The Challenge of Growing Tomatoes

Aug. 3, 2012
The Challenge of Growing Tomatoes

A favorite of home gardeners—urban, suburban or rural—are tomatoes.
Yet, to be perfectly honest, it can be tough to grow perfect tomatoes,
especially in Southern climates.
Often,  the problem is uneven irrigation. Too much water, and you can get  fungal and root maladies. Too little and leaves wither, fruit fails to  develop or grows unevenly (with split skins, though some varieties split  more than others). Add high heat, and the plants can just shut down on  fruition.
Here are a few hints for growing tomatoes in problematic conditions.

Tomatoes Shut Down?
Mississippi’s  high heat and humidity play havoc on vegetable crops, especially  tomatoes. But you can extend the production of your plants by using an all-natural plant hormone, kinetin, that keeps blossoms from falling off  when the heat index soars.
The  active ingredient is kinetin, but it’s sold under a variety of brand  names, the most popular being Blossom Set Spray. It’s available at local  stores, or visit tinyurl.com/c5w98q5. (Cytokinins are OMRI-approved for organic
growing as a type of fertilizer.)
When  your tomato plants flower during high heat and humidity, just squirt a  little mist in each one. Essentially, the spray keeps the flower  attached long enough so that bees and other pollinators can do their job  fertilizing the
plant. And fertile flowers become tomatoes.

Blossom End Rot
Another  common tomato malady is blossom end rot. There’s a popular spray on the  market that is essentially just calcium chloride (available at local  stores). It’s not OMRI-listed, so I can’t recommend it for organic  growing.
However, blossom end rot is usually an indicator of a lack of  calcium in the
soil. You can remedy that by adding bone meal or egg  shells.

Tomato Blight
Unfortunately,  tomato blight pretty much spells doom to tomatoes. It usually appears  after heavy rains or toward the end of the growing season. In the South,  blight often isn’t a matter of “if,” but when.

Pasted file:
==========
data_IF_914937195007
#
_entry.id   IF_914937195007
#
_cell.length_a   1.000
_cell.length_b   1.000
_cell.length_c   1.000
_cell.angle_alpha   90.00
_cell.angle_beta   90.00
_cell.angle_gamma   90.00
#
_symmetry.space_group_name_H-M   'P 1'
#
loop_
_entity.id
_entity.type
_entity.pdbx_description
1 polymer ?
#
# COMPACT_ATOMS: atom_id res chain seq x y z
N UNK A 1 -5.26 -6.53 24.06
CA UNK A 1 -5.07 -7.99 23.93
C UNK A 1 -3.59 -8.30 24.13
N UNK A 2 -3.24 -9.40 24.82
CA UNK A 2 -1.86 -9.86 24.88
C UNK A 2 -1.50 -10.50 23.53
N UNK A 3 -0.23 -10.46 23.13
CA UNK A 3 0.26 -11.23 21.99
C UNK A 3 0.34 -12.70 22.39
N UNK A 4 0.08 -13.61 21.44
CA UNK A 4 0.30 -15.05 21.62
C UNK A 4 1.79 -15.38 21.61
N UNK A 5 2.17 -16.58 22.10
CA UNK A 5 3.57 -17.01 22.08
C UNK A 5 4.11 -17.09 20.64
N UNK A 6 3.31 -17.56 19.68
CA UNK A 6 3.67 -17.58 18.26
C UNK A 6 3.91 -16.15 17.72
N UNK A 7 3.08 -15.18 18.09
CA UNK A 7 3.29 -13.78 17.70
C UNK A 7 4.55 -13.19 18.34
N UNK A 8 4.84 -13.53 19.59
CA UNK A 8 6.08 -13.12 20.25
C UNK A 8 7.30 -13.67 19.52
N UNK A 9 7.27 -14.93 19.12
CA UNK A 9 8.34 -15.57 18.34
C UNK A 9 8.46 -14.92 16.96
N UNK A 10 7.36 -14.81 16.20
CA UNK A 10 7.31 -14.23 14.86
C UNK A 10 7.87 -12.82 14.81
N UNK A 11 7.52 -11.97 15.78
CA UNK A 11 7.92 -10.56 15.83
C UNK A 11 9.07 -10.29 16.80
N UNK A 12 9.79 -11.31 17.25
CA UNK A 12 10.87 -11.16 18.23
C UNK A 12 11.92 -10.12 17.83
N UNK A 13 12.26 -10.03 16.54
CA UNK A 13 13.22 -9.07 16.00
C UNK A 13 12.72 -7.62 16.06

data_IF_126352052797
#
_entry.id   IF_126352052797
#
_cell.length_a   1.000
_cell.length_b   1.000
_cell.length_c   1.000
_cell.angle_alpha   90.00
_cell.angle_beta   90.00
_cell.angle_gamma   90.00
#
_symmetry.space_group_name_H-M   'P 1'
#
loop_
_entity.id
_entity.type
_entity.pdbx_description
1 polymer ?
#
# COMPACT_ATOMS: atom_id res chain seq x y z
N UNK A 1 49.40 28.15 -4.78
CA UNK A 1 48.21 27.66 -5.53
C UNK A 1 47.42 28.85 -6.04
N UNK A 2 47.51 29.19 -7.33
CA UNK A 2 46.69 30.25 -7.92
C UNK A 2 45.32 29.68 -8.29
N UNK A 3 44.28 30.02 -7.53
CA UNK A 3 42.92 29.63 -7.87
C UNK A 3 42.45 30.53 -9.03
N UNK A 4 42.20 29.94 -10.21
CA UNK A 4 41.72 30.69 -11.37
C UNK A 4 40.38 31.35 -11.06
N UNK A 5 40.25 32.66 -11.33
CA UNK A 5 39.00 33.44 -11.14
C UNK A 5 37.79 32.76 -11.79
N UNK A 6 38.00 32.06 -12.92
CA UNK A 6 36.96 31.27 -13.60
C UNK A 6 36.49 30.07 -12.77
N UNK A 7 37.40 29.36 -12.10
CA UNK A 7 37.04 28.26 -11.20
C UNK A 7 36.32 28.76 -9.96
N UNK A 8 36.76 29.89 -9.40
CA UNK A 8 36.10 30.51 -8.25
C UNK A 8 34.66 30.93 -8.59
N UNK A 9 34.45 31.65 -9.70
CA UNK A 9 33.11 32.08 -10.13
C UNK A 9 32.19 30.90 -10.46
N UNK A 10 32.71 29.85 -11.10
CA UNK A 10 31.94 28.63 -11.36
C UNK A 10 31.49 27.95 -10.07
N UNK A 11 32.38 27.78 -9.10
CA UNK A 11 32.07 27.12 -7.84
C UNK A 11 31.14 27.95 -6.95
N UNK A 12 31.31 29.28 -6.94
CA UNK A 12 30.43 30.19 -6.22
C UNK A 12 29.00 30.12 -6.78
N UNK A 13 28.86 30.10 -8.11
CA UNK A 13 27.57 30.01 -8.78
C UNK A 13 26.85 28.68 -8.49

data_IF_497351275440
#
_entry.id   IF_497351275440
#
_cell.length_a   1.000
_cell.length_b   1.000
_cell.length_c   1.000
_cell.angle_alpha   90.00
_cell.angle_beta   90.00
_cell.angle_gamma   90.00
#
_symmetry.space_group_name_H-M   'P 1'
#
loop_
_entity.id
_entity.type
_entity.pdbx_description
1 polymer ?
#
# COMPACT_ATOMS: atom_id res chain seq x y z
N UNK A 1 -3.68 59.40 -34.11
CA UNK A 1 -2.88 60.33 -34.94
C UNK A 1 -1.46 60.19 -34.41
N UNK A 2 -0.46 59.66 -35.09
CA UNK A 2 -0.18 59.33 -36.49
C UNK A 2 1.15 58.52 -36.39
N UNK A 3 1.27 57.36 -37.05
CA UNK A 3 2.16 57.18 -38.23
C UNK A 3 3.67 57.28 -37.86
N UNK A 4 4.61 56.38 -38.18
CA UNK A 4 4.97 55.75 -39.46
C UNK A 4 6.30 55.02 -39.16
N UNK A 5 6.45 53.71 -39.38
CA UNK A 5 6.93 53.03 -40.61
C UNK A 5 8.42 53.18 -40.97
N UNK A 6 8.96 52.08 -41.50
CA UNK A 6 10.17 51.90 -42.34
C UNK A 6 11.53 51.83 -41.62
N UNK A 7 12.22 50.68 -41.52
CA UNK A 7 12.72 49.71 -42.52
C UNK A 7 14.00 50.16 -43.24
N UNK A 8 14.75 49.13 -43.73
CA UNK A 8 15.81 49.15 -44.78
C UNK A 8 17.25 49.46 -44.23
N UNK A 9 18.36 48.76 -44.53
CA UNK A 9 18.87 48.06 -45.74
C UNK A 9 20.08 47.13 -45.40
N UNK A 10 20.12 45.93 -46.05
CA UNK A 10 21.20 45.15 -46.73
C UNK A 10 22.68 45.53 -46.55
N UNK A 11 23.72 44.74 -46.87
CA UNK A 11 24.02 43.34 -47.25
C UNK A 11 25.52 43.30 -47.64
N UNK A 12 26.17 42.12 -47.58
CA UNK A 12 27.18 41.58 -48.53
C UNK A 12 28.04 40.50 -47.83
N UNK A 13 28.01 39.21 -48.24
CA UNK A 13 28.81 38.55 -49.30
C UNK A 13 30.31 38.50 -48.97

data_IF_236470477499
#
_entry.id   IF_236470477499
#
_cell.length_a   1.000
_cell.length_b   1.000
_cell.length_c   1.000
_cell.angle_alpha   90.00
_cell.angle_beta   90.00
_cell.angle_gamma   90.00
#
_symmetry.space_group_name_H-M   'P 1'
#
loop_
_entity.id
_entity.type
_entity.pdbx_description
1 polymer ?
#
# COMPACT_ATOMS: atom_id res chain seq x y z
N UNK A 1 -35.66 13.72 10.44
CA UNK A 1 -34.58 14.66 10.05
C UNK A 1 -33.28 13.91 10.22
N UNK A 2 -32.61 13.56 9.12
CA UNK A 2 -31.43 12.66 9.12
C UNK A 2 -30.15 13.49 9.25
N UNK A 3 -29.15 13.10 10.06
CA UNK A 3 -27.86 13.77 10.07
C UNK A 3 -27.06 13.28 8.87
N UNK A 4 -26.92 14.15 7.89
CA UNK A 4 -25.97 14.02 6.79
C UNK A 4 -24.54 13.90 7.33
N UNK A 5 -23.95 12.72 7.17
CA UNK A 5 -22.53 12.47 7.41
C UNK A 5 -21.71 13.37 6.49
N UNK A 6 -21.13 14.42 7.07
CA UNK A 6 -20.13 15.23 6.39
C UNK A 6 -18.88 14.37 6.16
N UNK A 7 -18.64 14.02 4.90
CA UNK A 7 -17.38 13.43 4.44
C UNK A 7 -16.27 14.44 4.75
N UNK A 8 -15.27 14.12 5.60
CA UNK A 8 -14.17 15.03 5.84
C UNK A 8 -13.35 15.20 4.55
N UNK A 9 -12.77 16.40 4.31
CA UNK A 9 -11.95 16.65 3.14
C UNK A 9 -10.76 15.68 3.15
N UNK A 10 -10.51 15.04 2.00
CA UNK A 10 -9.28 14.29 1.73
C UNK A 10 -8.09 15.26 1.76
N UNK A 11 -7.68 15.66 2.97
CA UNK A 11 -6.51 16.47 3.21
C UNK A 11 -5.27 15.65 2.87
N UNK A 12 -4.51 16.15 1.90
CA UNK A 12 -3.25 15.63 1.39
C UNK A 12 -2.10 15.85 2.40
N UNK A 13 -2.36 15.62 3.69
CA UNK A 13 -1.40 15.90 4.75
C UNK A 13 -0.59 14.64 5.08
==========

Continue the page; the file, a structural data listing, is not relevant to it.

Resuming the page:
The  best solution to blight is to rotate your crops; don’t grow tomatoes  where you had tomatoes the year before. That’s good advice for any crop,  not only to fight the various viruses and fungi that live in the soil,  but for insect control, as well.
Blight  can be treated, but it’s difficult. First, always wash your hands after  touching a blighted plant, and never put blighted plants in your  compost. Keep plants mulched and open so that air can pass between the  plants reducing humidity.
You can use some copper- or sulphur-based fungicidal sprays. Visit tinyurl.com/7f2j8yd for some examples on the Ohio State University website.
VeggieGardener.com also offers some homemade, natural remedies for plant maladies on this page: tinyurl.com/7l9ymw5.

Don’t overwater
Overwatering  is the cause of many problems, along with poor soil conditions. Just  water thoroughly every week or so and allow the soil on top to dry out.
Well-tended soil will hold moisture and stay springy (lots of “tilth”),  while poor soils will harden if dry. Work on your soil after you harvest  your plants by plowing under vegetation and adding compost. Work your  soil year round to
make growing in the warmest season easier.

Jim PathFinder Ewing is a journalist, author, writer, editor, organic farmer and blogger. His latest book titled Conscious Food: Sustainable Growing, Spiritual Eating (Findhorn Press) is in bookstores now. Find Jim on Facebook: http://bit.ly/cuxUdc or follow him @edibleprayers or @organicwriter or visit blueskywaters.com.

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